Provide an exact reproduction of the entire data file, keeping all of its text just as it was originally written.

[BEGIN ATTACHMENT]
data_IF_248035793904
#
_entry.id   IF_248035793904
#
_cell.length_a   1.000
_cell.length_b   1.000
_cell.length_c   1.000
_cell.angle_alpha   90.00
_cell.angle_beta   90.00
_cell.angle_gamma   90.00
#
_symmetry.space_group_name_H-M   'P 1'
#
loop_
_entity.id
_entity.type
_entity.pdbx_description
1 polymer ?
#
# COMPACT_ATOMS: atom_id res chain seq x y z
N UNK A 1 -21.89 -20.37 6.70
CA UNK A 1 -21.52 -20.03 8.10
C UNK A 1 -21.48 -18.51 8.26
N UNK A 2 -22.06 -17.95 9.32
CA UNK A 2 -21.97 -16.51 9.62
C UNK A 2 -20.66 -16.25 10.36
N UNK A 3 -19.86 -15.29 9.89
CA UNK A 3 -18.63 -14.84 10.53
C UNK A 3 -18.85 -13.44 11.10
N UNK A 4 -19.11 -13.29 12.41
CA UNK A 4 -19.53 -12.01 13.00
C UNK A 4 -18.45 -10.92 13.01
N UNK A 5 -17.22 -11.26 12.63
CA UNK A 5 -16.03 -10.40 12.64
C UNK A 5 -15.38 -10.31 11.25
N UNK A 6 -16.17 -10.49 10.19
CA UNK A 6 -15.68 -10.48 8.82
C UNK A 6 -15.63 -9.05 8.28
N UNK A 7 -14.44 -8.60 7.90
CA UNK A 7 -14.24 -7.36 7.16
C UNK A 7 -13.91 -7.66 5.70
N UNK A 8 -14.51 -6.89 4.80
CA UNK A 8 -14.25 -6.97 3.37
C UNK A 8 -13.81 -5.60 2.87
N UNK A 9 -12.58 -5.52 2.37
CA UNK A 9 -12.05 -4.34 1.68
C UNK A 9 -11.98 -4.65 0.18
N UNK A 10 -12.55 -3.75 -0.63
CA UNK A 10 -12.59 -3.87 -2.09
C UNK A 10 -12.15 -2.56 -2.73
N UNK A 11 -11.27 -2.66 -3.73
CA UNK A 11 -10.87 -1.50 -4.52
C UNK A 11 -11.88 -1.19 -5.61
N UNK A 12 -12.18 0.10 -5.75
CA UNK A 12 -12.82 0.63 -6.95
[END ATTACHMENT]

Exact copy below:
data_IF_248035793904
#
_entry.id   IF_248035793904
#
_cell.length_a   1.000
_cell.length_b   1.000
_cell.length_c   1.000
_cell.angle_alpha   90.00
_cell.angle_beta   90.00
_cell.angle_gamma   90.00
#
_symmetry.space_group_name_H-M   'P 1'
#
loop_
_entity.id
_entity.type
_entity.pdbx_description
1 polymer ?
#
# COMPACT_ATOMS: atom_id res chain seq x y z
N UNK A 1 -21.89 -20.37 6.70
CA UNK A 1 -21.52 -20.03 8.10
C UNK A 1 -21.48 -18.51 8.26
N UNK A 2 -22.06 -17.95 9.32
CA UNK A 2 -21.97 -16.51 9.62
C UNK A 2 -20.66 -16.25 10.36
N UNK A 3 -19.86 -15.29 9.89
CA UNK A 3 -18.63 -14.84 10.53
C UNK A 3 -18.85 -13.44 11.10
N UNK A 4 -19.11 -13.29 12.41
CA UNK A 4 -19.53 -12.01 13.00
C UNK A 4 -18.45 -10.92 13.01
N UNK A 5 -17.22 -11.26 12.63
CA UNK A 5 -16.03 -10.40 12.64
C UNK A 5 -15.38 -10.31 11.25
N UNK A 6 -16.17 -10.49 10.19
CA UNK A 6 -15.68 -10.48 8.82
C UNK A 6 -15.63 -9.05 8.28
N UNK A 7 -14.44 -8.60 7.90
CA UNK A 7 -14.24 -7.36 7.16
C UNK A 7 -13.91 -7.66 5.70
N UNK A 8 -14.51 -6.89 4.80
CA UNK A 8 -14.25 -6.97 3.37
C UNK A 8 -13.81 -5.60 2.87
N UNK A 9 -12.58 -5.52 2.37
CA UNK A 9 -12.05 -4.34 1.68
C UNK A 9 -11.98 -4.65 0.18
N UNK A 10 -12.55 -3.75 -0.63
CA UNK A 10 -12.59 -3.87 -2.09
C UNK A 10 -12.15 -2.56 -2.73
N UNK A 11 -11.27 -2.66 -3.73
CA UNK A 11 -10.87 -1.50 -4.52
C UNK A 11 -11.88 -1.19 -5.61
N UNK A 12 -12.18 0.10 -5.75
CA UNK A 12 -12.82 0.63 -6.95